|Publication number||US6145441 A|
|Application number||US 09/056,118|
|Publication date||Nov 14, 2000|
|Filing date||Apr 2, 1998|
|Priority date||Apr 2, 1998|
|Publication number||056118, 09056118, US 6145441 A, US 6145441A, US-A-6145441, US6145441 A, US6145441A|
|Inventors||Robert Woodall, Felipe Garcia|
|Original Assignee||The United States Of America As Represented By The Secretary Of The Navy|
|Export Citation||BiBTeX, EndNote, RefMan|
|Patent Citations (14), Referenced by (43), Classifications (16), Legal Events (6)|
|External Links: USPTO, USPTO Assignment, Espacenet|
The invention described herein was made in the performance of official duties by employees of the Department of the Navy and may be manufactured, used, licensed by or for the Government for any governmental purpose without payment of any royalties thereon.
The invention relates generally to projectiles, and more particularly to a low cost frangible payload-dispensing projectile fired from a pneumatic or a buffered gun-powder launcher and suitable for use in both non-lethal riot/crowd control operations and civilian/military activities like target practice and war games.
The use of non-lethal weapons can be an effective tool in riot/crowd control and other peace-keeping operations. Historically, however, the many types of non-lethal weapons have been of limited use during such operations. For example, hand-held or thrown blunt trauma devices (e.g., batons, etc.) lack stand-off range, thereby exposing security forces to high risk especially during large scale operations. The same stand-off range problem applies to electrical stun guns. Projectile kinetic energy devices that fire non-lethal rounds (e.g., plastic bullets, bean bag rounds, etc.) improve the stand-off range problem, but their minimum kinetic energy level (e.g., 150 Joules) delivers a projectile with a force level that can easily cause a permanent injury. Water cannons reduce the chances of inflicting a permanent injury, but their use requires the deployment of large and heavy equipment which lacks mobility and operational flexibility. Further, water cannons cannot be directed toward a particular target/individual during riot/crowd control operations.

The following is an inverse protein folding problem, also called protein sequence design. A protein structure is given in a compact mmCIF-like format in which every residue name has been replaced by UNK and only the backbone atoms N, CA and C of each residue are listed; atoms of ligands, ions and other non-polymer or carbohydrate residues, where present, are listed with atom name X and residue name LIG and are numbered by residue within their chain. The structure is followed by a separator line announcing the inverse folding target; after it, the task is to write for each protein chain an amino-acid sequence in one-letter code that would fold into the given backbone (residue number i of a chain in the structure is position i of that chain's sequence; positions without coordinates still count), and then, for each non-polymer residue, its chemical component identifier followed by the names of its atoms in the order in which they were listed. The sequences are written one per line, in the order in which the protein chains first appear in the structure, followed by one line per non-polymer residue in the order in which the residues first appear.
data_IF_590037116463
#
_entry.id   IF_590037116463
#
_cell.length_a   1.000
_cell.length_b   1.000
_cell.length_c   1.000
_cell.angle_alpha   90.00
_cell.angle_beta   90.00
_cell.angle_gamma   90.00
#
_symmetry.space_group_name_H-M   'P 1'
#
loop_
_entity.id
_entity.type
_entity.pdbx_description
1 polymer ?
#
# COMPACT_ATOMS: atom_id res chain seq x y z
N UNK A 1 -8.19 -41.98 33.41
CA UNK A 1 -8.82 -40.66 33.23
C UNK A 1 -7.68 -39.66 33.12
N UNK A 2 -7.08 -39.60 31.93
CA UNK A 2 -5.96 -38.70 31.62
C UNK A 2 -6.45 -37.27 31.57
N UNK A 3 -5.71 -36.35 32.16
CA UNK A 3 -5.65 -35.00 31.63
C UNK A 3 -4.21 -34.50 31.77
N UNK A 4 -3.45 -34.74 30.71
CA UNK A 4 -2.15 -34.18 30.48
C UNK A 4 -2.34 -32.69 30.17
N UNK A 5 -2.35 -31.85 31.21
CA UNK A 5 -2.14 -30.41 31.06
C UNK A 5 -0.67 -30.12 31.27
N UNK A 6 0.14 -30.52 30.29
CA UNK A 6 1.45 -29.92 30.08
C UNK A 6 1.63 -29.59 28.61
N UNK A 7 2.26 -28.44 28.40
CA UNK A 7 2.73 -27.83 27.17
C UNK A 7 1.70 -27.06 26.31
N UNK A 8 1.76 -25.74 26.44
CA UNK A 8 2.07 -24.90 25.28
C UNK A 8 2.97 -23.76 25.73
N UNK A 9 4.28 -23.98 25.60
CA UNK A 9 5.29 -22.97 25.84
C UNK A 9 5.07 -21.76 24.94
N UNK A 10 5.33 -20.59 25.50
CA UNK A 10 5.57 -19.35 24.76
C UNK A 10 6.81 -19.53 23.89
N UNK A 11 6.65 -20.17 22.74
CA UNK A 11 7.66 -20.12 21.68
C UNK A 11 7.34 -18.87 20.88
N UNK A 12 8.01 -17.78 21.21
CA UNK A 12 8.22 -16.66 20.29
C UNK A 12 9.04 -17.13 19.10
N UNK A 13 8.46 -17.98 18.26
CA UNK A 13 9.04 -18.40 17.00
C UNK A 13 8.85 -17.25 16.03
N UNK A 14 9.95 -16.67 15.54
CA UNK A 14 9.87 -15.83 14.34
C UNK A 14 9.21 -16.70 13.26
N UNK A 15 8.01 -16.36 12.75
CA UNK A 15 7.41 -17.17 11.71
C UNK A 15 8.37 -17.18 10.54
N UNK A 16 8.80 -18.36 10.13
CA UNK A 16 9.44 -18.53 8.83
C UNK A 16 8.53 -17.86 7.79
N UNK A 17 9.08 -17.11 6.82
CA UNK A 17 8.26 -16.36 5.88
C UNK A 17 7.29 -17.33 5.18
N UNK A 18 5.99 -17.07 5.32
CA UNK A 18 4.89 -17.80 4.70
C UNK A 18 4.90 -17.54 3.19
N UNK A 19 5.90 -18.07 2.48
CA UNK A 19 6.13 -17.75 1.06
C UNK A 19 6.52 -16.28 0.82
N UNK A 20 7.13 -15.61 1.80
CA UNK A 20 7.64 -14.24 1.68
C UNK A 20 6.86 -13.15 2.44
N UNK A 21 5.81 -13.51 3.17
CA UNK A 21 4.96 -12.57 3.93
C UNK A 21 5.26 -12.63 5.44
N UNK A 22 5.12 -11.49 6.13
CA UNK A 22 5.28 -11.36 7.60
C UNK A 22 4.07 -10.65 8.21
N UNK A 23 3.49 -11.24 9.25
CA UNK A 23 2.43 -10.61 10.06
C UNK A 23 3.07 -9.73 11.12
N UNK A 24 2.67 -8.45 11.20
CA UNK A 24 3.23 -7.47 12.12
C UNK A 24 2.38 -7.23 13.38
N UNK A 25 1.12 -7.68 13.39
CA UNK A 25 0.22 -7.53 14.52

Other examples of non-lethal weapons include a wide variety of chemical lacrimators, irritants, or inflammatory agents. However, these weapons cannot be directed toward a particular target/individual during riot/crowd control operations. Further, current deployment methods require the use of atomizers or similar mechanical and/or chemical reaction inducing devices to generate and then disperse a fine mist of the lacrimator, irritant, or inflammatory agent that is being delivered to a volumetric space. However, such volume dispersion is costly and inefficient. That is, the warhead itself is expensive and the lacrimator, irritant, or inflammatory agent (in solid or liquid form) must be diluted into a carrier (in solid or liquid form) to effect atomization. Volume dispersion also means that the weapons cannot be applied at their most potent/effective concentration possible at a particular target or targets as deemed necessary.